The Torch of True Meaning

The Torch of True Meaning

This new translation (printed by KTD Publications in 2015) of the classic text, The Torch of True Meaning (ཕྱག་ཆེན་སྔོན་འགྲོ་བཞི་སྦྱོར་དང་དངོས་གཞིའི་ཁྲིད་རིམ་མདོར་བསྡུས་ངེས་དོན་སྒྲོན་མེ།), by the great master and scholar Jamgon Kongtrul Lodro Thaye gives clear and concise instructions on the preliminary and main practices of mahamudra meditation. But it does not only teach mahamudra: this book describes vividly what is necessary for any meditation practice. It is presented here in a new translation that includes the previously unpublished final chapter of Jamgön Kongtrul’s work, a brief yet inspiring description of the actual practice of mahamudra.

Note: The traditional practice text for the Karma Kamtsang preliminary practices, commented in this book, is published separately as The Chariot that Travels the Noble Path.

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The Chariot that Travels the Noble Path

The Chariot that Travels the Noble Path

The Chariot that Travels the Noble Path (སྒྲུབ་བརྒྱུད་རིན་པོ་ཆེའི་ཕྲེང་བ་ཀརྨ་ཀཾ་ཚང་རྟོགས་པའི་དོན་རྒྱུད་ལས་བྱུང་བའི་གསུང་དྲི་མ་མེད་པ་རྣམས་བཀོད་ནས་ཞལ་འདོན་རྒྱུན་ཁྱེར་གྱི་རིམ་པ་འཕགས་ལམ་འགྲོད་པའི་ཤིང་རྟ།) is  the standard practice text for the mahamudra preliminaries in the Karma Kamtsang tradition, composed by the Ninth Gyalwang Karmapa, Wangchuk Dorje. Presented here is a new edition prepared by the Seventeenth Gyalwang Karmapa, Ogyen Trinley Dorje, who wrote a new lineage supplication and made other edits in the guru yoga practice to bring it closer to the original sources.

This practice should be done only by people who have received the appropriate empowerment, transmission, and instruction from a qualified guru.

The commentary for the ngondro practices featured in this ebook is published seperately as The Torch of True Meaning.

Ngondro for Our Current Day also gives instructions on the short ngondro practice by the Seventeenth Gyalwang Karmapa. Though the visualizations are slightly different, the general principals are the same as for this practice.

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Chenrezik: For the Benefit of All Beings

Chenrezik: For the Benefit of All Beings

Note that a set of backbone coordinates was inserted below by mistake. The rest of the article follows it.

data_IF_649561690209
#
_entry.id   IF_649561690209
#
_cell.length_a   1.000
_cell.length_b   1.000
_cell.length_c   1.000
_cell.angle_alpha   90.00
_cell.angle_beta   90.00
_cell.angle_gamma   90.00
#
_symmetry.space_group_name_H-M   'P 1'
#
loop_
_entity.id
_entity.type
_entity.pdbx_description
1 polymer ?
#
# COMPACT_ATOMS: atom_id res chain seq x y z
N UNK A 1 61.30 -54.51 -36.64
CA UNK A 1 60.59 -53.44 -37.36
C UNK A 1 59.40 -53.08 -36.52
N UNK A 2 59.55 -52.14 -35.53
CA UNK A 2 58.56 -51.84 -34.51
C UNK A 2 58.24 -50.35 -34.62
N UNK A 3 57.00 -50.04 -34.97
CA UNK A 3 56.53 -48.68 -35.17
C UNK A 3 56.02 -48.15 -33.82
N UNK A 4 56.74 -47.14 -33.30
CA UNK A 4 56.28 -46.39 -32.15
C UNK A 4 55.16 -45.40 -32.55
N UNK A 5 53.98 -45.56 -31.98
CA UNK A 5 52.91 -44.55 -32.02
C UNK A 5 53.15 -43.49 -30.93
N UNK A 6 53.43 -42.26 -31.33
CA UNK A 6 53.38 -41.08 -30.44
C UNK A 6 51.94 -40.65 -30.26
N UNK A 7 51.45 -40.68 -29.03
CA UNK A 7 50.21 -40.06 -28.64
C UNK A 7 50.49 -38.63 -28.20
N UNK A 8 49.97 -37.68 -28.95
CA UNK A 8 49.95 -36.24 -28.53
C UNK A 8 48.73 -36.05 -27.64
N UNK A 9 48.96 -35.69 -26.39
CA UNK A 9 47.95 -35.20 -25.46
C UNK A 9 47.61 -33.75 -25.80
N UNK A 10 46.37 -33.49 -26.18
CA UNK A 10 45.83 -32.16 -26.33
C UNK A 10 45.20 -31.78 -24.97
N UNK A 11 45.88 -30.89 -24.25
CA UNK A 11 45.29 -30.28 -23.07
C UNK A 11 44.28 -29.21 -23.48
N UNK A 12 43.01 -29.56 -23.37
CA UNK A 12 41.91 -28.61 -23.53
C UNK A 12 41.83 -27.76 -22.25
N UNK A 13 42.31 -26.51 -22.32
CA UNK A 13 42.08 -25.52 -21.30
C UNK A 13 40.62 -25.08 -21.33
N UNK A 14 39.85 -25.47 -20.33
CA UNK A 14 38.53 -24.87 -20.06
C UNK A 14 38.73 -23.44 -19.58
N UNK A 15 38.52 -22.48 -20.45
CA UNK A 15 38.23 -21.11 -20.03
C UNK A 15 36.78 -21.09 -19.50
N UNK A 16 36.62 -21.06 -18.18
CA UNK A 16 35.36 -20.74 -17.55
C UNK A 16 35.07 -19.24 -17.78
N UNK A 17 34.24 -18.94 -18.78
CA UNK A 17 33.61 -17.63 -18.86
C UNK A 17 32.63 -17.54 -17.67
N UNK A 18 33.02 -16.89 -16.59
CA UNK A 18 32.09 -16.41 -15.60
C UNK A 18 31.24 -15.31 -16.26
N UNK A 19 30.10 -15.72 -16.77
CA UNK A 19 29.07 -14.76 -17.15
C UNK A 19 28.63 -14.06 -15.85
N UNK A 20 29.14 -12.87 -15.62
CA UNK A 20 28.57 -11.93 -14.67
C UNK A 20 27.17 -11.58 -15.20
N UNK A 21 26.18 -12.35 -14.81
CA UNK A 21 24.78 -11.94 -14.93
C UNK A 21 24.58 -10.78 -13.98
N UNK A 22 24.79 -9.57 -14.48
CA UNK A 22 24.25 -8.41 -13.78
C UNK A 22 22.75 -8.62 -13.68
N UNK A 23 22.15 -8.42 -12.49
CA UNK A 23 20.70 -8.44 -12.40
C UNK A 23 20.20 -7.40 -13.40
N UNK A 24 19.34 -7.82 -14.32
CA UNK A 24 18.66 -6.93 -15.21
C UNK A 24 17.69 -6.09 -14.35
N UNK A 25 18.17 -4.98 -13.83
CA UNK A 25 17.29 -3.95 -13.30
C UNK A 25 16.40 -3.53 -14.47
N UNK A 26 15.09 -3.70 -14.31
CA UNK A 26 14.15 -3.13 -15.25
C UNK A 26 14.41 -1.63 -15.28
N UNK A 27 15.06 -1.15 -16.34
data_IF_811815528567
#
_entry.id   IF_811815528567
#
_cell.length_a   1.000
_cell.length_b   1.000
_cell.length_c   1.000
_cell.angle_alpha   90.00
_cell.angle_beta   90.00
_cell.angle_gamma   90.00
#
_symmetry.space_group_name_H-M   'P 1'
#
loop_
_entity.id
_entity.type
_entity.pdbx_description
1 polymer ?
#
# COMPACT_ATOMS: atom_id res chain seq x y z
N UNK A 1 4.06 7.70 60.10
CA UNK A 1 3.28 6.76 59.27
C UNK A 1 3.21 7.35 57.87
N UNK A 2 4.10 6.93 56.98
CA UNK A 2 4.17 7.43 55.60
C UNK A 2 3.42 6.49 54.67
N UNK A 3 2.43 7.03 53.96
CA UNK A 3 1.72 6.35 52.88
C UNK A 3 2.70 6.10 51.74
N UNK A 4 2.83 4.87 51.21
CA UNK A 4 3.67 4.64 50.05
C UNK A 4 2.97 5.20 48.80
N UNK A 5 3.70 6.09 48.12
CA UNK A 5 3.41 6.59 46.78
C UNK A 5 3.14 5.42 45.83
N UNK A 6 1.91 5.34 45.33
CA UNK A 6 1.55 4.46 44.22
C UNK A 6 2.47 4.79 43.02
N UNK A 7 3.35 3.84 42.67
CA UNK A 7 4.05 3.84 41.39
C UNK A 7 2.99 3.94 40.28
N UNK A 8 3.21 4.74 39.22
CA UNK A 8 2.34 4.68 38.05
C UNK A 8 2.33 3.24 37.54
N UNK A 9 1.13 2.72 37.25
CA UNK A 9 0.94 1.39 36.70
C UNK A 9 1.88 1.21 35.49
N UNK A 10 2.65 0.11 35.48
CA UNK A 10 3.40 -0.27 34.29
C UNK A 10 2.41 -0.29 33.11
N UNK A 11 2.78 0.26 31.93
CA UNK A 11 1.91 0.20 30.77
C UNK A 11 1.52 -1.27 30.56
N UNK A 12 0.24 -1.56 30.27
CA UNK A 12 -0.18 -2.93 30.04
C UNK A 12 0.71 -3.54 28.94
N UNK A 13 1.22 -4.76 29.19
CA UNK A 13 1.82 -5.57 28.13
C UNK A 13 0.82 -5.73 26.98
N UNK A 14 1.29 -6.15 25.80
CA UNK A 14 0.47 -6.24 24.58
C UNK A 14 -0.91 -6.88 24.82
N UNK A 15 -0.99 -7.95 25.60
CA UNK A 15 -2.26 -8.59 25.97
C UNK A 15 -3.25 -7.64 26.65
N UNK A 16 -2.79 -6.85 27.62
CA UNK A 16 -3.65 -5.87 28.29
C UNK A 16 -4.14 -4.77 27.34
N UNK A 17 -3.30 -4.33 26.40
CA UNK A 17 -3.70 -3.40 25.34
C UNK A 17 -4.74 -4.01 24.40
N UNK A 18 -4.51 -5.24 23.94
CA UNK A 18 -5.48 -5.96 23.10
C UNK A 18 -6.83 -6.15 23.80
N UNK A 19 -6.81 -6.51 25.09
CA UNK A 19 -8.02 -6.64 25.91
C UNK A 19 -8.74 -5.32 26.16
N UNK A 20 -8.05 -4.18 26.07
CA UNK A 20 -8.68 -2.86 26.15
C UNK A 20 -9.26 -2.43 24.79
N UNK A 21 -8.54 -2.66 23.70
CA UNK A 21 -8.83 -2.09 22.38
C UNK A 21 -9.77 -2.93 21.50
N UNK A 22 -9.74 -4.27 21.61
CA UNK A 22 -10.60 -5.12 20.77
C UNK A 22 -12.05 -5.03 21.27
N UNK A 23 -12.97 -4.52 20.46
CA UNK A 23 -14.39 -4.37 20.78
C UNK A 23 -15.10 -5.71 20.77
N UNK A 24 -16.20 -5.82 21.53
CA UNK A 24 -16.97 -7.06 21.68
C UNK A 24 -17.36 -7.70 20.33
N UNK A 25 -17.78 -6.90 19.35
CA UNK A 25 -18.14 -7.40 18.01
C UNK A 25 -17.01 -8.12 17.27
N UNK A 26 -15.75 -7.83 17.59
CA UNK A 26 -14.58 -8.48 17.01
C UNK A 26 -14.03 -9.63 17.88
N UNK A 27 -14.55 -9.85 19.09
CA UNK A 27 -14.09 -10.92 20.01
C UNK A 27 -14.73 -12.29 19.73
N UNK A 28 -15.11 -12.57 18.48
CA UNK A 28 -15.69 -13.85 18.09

One of the most highly revered living masters of the Karma Kagyu lineage, Khenpo Karthar Rinpoche offers here a detailed explanation of the Chenrezik practice, based on For the Benefit of All Beings as Vast as the Sky (Drodon khakhyabma), a text composed by Thangtong Gyalpo. Drawing on decades of experience guiding Western students and with the sparkling clarity that is so typical of his teachings, in this book Khenpo Karthar Rinpoche offers students all that they need to plant their own seeds of awakening.

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Sadhana of Chenrezik

Sadhana of Chenrezik

The Chenrezik practice, For the Benefit of All Beings as Vast as the Sky (ཐུགས་རྗེ་ཆེན་པོའི་སྒོམ་བཟླས་འགྲོ་དོན་མཁའ་ཁྱབ་མ་བཞུགས་སོ།།), composed by Thangtong Gyalpo.

See also:

The Chenrezik: For the Benefit of All Beings by Khenpo Karthar Rinpoche

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Ngondro for Our Current Day

Ngondro for Our Current Day

The 17th Gyalwang Karmapa compiled a condensed ngondro text especially for those who wish to complete their preliminary practices in the context of busy work lives. It was published earlier as a seperate ebook: Brief Recitations for the Four Preliminary Practices.

In this succinct teaching presented in 2006 by the Gyalwang Karmapa in Bodhgaya, India, he guides students through the details of the visualizations of Refuge, Vajrasattva purification, and Mandala offerings — often punctuated with his good humor. The commentary does not include the practice of Guru Yoga, which according to the Gyalwang Karmapa’s advice should be done only with blessing and instructions of one’s own guru.